On June 15th the Shanghai Cooperation organisation will have its Summit meeting in Astana marking the 10th Anniversary of its founding.This organisation that brings together the two major powers of the region – China and Russia – had its origin in a Chinese initiative to enhance cooperation between the newly independent Central Asian states of Uzbekistan, Kyrgyzstan, Kazakhstan and Tajikistan and China and Russia to combat the threat of “terrorism, separatism and extremism”, which, in the words of the Chinese Foreign Minister Yang Jiechi, are commonly known as the “three evil forces” and are held as the archenemy threatening regional security and stability.
“Cooperation in security is a top priority for the SCO,” according to a spokesman of the Chinese Defense Ministry speaking a few days earlier. Certainly the focus on security has not diminished over the years. In an article to mark the Astana Summit Foreign Minister Yang Jiechi recalled: “We have launched more than 10 joint anti-terror drills over the past decade and worked together to combat drug trafficking and cross-border organized crimes.” If I recall correctly the first Chinese participation in a joint military exercise with foreign forces was an anti terrorist exercise with Kyrgyzstan Oct. 2002 along the Kyrgyz border with China’s Xinjiang province. So it would seem that there has been at least one joint anti terrorism exercise every year since then. This is a subject of abiding interest also to Russia which took the initiative under the banner of the Commonwealth of Independent States (CIS) to set up a branch of the Anti terrorism centre in Bishkek. Russia also participated in the first anti terrorism military exercise in 2003 when the then 5 members of the SCO (less Uzbekistan which joined the SCO later) sent large contingents to the Kazakh city of Ucharal that lies on the border of China’s Xinjiang Uighur Autonomous Region. While I do not have the exact figures Russia has been conducting such exercises with its SCO partners with and without China’s participation also during this last decade. Russia’s interest it seems is two fold. First terrorist activity could be directed towards or support indigenous movements in Russia’s Muslim provinces. Second, much of the terrorist activity also serves as a cover for drug trafficking from Afghanistan, which has been, for many years now, a matter of enormous concern to Russia.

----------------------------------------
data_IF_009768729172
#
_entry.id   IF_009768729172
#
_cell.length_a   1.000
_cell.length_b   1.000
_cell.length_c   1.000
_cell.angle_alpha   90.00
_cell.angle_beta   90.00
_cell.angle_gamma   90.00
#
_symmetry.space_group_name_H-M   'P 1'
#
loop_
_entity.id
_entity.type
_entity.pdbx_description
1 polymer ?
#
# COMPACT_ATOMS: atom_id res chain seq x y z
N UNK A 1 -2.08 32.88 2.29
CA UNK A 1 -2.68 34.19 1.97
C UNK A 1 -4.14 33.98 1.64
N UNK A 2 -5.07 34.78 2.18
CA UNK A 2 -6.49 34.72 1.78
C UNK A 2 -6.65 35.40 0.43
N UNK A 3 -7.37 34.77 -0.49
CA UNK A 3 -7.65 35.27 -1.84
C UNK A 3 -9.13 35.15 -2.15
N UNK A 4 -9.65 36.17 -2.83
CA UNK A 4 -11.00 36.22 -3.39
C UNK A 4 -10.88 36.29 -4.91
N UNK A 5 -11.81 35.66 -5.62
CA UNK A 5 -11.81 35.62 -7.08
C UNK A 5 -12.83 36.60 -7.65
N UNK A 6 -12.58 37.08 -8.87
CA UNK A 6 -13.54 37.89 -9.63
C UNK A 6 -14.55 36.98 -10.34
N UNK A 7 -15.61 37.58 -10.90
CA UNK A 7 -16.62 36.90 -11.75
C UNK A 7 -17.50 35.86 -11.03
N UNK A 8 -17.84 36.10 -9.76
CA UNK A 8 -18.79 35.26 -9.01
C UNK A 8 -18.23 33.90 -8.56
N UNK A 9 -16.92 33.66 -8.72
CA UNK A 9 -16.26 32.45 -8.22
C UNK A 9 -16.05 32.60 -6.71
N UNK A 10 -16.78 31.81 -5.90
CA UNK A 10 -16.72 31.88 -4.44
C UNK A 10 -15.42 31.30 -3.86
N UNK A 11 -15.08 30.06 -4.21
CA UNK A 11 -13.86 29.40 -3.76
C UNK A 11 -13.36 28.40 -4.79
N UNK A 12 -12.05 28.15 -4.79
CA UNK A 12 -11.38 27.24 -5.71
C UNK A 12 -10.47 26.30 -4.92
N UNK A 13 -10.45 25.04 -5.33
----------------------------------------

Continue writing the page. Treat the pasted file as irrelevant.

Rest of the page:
It is interesting however to note that in the ten years that the organization has been in existence other facets of the relations between the member countries have acquired an added significance. The host of the Summit, Kazakhstan, and China have under the framework of SCO set up the China-Kazakhstan Horgos International Border Cooperation Center, covering some 3.43 sq. kms. in China and 1.85 sq. kms in Kazakhstan at a cost of 880 million Yuan as a transnational cooperation zone and what they call a demonstration area of regional cooperation under the framework of the Shanghai Cooperation Organization (SCO). President Hu Jintao who is paying a state visit for three days before attending the summit is expected to sign some further agreements on economic cooperation between the two countries to further enhance the trade between the two countries, which in 2010 was about 20.4 billion, or a fifty fold increase over the figures of a decade ago.
President Hu Jintao is expected to visit Russia immediately after the Astana Summit and will there commemorate the 10th anniversary of the China-Russia Treaty on Good-Neighborliness, Friendship and Cooperation. There will also one can assume be a discussion of the long and protracted negotiations on the supply of Russian gas to China. During a recent visit to China President Medvedev had talked about the gap between the position of the two sides having been narrowed and seemed to suggest that an agreement in the near future was possible. This would be welcome news for energy hungry China and would provide the financing Russia needs to develop its energy potential further. Trade between the two countries, which stood at $60 billion in 2010 and made China Russia’s largest trading partner, could according to President Hu reach the figure of $100 billion in three to five years as proposed by President Medvedev.
On another plane the Chinese development of its military flows in part from its collaborative relations with Russia. China’s first aircraft carrier, which is still some time from completion, is apparently being built on the hull of a Russian warship that China acquired some years ago. Russia’s position as one of the biggest arms exporters in the world depends on the Chinese market for a major part of its sales.